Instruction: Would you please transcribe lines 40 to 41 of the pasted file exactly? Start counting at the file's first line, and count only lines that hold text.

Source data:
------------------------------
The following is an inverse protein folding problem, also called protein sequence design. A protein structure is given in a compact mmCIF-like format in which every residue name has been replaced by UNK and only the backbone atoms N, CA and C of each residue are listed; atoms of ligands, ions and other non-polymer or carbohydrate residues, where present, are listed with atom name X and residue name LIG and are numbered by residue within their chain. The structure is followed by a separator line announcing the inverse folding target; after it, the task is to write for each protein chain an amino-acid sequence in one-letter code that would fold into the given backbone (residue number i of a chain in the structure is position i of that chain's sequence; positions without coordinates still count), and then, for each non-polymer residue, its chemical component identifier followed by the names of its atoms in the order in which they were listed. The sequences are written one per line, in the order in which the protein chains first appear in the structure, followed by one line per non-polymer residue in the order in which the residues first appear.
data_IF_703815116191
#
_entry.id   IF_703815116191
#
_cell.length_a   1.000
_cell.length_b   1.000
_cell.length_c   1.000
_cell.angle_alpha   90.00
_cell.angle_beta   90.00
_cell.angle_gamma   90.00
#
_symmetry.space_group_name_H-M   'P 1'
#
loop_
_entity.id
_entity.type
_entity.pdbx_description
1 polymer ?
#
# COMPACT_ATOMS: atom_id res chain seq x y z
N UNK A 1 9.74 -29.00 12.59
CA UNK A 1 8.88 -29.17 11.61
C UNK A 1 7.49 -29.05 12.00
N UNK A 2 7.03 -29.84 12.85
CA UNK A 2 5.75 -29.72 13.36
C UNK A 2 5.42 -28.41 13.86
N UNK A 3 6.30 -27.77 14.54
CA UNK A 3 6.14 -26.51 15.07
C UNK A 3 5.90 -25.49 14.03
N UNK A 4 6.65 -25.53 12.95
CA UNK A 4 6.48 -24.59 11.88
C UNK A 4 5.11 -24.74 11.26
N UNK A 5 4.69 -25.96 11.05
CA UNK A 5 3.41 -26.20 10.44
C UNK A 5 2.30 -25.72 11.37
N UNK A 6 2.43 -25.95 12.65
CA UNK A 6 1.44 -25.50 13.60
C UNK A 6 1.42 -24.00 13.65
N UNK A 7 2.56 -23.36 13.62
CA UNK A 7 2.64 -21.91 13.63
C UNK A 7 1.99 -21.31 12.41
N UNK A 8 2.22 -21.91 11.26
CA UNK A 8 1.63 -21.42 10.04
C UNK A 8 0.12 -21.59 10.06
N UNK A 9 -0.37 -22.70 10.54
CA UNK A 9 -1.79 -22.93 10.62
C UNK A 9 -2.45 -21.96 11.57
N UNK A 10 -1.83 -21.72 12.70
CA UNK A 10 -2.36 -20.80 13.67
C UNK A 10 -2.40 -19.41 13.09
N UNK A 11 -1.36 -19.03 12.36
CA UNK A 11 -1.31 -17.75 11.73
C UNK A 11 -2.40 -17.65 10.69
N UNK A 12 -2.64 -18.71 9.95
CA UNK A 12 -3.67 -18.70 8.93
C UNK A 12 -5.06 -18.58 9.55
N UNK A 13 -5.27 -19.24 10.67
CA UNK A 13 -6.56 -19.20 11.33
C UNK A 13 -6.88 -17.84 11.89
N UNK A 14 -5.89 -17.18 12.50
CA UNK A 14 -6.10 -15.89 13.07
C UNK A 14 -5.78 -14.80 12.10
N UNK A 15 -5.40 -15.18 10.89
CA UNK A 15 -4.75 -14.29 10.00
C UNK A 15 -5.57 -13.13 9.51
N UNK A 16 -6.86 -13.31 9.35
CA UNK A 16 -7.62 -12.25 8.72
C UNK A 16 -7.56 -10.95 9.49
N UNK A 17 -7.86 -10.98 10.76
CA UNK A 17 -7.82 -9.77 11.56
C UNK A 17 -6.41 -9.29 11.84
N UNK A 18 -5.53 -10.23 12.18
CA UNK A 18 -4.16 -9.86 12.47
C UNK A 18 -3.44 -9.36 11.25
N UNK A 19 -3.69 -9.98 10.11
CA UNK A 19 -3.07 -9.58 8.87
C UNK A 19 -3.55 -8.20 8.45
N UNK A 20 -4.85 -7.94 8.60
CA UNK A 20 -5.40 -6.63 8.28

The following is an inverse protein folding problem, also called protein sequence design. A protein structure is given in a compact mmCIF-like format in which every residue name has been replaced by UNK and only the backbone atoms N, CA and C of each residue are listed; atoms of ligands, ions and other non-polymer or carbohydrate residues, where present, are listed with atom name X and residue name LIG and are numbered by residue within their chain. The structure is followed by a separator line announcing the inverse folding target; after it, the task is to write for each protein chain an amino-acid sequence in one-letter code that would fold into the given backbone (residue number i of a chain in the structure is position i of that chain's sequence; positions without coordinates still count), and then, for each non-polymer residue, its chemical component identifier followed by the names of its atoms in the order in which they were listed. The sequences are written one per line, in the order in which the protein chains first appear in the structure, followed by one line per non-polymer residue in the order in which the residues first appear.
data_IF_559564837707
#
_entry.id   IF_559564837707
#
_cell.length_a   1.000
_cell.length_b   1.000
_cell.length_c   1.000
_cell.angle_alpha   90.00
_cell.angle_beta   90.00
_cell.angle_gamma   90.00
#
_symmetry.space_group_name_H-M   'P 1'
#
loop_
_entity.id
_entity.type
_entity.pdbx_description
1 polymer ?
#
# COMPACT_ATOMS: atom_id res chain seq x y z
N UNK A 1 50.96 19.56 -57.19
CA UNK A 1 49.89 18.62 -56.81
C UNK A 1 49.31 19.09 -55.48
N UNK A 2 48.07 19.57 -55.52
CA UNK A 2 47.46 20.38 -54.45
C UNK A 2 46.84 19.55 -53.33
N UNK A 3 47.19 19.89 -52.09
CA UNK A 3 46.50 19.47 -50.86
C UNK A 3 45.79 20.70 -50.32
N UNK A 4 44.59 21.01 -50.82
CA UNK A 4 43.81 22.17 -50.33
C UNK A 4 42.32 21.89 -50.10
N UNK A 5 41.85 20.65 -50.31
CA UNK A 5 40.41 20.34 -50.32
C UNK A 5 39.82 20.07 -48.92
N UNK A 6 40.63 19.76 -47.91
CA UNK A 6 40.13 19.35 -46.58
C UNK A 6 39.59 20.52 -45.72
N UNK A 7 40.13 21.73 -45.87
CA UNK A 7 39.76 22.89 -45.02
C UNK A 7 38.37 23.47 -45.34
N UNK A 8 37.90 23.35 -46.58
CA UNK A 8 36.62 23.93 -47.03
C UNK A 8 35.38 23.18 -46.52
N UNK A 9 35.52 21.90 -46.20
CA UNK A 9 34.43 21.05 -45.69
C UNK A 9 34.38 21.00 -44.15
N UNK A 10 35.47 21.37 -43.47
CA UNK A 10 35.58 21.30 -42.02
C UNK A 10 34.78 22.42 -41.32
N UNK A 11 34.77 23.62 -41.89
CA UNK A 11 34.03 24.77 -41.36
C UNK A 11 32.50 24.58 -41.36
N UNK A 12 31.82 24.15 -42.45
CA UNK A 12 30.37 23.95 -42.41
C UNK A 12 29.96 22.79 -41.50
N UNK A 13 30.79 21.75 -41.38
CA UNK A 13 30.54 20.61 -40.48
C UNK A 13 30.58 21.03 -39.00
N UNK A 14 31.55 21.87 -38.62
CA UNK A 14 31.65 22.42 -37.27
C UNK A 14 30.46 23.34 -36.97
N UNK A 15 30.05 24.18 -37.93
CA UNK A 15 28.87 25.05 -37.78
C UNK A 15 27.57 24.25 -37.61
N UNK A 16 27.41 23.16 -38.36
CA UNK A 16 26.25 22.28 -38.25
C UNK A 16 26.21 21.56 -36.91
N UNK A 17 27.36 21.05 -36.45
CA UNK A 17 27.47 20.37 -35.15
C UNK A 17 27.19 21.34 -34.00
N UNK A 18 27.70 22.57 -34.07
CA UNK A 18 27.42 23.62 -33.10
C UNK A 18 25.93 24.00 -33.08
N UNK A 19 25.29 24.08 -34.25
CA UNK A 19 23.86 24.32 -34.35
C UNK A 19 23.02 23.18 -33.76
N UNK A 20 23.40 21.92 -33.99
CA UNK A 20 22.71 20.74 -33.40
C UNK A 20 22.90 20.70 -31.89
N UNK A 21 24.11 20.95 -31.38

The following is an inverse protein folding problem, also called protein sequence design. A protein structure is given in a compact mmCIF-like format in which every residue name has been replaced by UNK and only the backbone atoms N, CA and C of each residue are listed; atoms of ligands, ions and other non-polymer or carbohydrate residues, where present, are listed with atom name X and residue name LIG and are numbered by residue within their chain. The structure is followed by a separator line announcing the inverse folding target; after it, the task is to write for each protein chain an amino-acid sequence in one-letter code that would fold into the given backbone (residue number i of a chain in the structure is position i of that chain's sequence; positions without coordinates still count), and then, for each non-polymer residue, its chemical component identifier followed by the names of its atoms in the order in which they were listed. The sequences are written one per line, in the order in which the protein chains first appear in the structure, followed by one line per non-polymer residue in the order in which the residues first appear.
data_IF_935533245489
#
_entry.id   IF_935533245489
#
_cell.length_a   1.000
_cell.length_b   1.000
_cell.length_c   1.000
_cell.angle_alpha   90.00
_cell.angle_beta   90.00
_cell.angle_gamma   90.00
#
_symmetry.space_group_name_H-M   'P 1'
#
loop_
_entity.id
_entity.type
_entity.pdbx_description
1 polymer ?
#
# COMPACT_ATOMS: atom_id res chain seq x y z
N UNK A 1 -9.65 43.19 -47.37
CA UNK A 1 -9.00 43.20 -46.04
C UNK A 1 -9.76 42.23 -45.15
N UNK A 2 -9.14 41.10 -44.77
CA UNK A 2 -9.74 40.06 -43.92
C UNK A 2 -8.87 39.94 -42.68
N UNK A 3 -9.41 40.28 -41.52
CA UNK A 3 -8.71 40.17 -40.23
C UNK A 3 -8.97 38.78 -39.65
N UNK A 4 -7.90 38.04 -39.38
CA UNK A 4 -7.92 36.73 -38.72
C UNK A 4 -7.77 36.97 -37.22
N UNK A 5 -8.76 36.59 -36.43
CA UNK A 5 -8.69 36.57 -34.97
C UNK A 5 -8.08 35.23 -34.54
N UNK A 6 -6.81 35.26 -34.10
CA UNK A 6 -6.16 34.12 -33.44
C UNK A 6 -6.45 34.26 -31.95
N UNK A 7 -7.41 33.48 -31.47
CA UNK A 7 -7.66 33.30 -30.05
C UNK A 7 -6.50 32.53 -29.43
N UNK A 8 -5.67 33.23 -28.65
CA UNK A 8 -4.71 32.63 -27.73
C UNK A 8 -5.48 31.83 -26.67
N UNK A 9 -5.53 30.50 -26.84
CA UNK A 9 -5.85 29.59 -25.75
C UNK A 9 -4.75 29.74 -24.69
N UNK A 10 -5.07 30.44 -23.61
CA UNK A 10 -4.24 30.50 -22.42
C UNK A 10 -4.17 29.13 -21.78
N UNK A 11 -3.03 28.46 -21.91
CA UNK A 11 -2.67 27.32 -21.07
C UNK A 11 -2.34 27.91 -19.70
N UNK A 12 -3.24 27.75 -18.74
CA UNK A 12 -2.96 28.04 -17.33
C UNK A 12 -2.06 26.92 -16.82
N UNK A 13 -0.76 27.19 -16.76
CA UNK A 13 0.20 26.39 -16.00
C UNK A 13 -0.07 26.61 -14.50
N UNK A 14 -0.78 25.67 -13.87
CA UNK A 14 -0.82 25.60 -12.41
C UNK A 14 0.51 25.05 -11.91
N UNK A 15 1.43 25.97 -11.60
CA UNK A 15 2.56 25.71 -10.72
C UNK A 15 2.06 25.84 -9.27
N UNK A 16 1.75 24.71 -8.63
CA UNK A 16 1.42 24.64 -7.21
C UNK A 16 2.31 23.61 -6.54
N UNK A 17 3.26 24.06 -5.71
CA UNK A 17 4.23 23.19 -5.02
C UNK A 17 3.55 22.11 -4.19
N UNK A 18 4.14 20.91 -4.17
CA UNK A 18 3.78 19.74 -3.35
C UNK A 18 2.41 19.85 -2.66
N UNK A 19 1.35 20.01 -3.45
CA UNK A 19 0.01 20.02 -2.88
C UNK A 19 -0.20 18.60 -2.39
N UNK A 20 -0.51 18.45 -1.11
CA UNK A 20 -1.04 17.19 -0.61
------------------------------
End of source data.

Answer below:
N UNK A 7 2.56 -23.36 13.62
CA UNK A 7 2.64 -21.91 13.63